Pakistan pace-bowler Mohammad Amir feared he would never play cricket again after he was found guilty and banned from the sport due to spot-fixing. The 24-year-old, who made waves as a teenager was handed a five-year ban due to his role in the spot-fixing saga in 2010, which rocked the world of cricket.
"Life was very tough and there were times I thought I might not be able to play again," he said.
"I didn't pick up a ball for three years. It was very depressing for me, because as a professional, it's very difficult when you can't use the facilities, play cricket, you can't even touch the ball, so what are you going to do then?
"They are terrible memories, but now they are helping me because I've learned a lot and I want to be a better human being and a better behaved cricketer."
Pakistan have currently landed in England where they are set to play a four Test, five One Day International (ODI) and a solitary Twenty20 International series with the first Test starting on 14 July at Lords. Amir will be a part of the travelling squad.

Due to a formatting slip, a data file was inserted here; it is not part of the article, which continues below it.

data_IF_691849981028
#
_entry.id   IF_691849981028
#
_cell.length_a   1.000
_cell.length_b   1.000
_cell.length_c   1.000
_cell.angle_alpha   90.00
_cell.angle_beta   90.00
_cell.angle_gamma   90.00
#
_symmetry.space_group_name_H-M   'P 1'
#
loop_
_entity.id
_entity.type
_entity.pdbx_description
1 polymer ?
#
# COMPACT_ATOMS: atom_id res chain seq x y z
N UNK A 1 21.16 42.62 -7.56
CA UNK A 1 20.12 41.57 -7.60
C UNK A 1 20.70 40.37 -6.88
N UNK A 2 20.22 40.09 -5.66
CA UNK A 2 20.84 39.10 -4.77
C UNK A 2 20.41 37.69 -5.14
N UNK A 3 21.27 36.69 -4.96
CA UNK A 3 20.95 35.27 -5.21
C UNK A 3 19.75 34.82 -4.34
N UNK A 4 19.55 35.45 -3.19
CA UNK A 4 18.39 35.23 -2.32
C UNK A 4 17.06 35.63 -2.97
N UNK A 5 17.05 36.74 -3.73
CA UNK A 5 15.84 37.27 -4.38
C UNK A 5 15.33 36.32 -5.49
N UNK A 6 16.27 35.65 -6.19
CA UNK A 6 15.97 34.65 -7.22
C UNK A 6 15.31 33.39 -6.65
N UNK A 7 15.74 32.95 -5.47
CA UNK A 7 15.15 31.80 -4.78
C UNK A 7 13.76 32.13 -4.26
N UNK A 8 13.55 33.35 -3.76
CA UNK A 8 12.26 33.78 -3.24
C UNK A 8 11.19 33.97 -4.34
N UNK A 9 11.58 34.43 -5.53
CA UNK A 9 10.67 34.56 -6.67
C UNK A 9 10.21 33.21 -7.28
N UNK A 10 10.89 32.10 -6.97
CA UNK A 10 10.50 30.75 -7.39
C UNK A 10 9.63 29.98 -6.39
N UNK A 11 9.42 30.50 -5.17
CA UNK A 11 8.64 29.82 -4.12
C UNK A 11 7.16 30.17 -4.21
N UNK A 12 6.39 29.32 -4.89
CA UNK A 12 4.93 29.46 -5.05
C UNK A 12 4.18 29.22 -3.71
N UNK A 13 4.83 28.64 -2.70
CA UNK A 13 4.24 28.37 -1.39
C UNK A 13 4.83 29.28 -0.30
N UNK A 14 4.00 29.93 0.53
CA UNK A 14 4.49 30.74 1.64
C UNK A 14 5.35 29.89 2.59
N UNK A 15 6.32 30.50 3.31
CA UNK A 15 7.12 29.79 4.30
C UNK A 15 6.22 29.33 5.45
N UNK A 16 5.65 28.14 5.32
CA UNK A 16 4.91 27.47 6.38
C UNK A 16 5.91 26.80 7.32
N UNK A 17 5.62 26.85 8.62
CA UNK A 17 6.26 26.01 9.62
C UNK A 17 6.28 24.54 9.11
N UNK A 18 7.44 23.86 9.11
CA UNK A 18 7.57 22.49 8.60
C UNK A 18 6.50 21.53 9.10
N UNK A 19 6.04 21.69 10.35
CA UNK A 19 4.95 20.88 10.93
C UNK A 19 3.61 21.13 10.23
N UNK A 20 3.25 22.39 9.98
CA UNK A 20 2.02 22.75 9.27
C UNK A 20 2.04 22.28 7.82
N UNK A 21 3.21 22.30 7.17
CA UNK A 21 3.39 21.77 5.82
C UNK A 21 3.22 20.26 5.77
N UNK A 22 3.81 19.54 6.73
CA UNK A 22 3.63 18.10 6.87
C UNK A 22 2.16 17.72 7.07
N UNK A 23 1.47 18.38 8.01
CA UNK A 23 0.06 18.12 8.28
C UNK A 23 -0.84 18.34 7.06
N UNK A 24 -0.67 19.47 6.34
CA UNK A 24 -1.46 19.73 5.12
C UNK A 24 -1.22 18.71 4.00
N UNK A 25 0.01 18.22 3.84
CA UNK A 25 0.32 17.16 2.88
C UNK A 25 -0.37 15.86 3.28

Amir along with fellow pace bowler Mohammad Asif and then captain Salman Butt were involved in controversy during Pakistan's tour to England in 2010 where they were found guilty of spot-fixing with the aim of bowling deliberate no-balls. Asif and Butt are yet to return to international cricket despite their bans being lifted last year with only the left-armer being recalled to the squad.
"It's very special for me to be representing my country again and at the same place which it ended, same team, same crowd. I think for me it's a miracle, but dreams come true," Amir added.